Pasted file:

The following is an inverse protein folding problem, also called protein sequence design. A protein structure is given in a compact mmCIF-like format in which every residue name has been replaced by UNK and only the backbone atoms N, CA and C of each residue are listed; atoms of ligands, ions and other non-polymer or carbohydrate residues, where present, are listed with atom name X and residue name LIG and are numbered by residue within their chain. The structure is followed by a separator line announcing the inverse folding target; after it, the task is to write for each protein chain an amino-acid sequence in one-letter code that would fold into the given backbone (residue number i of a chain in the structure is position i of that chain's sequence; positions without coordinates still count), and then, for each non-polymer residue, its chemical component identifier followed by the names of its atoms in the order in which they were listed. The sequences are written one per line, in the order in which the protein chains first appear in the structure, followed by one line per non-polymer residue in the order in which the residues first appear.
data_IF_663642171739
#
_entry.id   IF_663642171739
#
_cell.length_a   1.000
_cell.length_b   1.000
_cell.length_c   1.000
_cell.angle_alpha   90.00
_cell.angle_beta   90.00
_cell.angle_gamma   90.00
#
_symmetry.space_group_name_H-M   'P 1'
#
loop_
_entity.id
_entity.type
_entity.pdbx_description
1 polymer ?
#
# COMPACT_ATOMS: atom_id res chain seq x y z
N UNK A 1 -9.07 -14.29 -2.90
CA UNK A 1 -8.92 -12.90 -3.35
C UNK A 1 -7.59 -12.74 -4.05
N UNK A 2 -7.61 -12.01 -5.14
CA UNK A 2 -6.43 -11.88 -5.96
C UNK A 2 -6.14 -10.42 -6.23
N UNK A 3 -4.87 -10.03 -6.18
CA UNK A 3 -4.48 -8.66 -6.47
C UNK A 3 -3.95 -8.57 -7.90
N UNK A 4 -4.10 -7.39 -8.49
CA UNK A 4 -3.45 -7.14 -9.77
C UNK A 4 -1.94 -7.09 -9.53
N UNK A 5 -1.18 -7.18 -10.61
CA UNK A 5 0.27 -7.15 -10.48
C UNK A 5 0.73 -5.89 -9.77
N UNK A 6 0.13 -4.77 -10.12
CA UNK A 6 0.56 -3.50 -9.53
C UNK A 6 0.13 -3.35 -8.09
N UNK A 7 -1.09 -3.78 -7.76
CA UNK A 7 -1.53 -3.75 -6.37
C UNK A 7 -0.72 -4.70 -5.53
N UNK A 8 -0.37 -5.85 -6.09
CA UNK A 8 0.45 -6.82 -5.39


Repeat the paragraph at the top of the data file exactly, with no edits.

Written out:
The following is an inverse protein folding problem, also called protein sequence design. A protein structure is given in a compact mmCIF-like format in which every residue name has been replaced by UNK and only the backbone atoms N, CA and C of each residue are listed; atoms of ligands, ions and other non-polymer or carbohydrate residues, where present, are listed with atom name X and residue name LIG and are numbered by residue within their chain. The structure is followed by a separator line announcing the inverse folding target; after it, the task is to write for each protein chain an amino-acid sequence in one-letter code that would fold into the given backbone (residue number i of a chain in the structure is position i of that chain's sequence; positions without coordinates still count), and then, for each non-polymer residue, its chemical component identifier followed by the names of its atoms in the order in which they were listed. The sequences are written one per line, in the order in which the protein chains first appear in the structure, followed by one line per non-polymer residue in the order in which the residues first appear.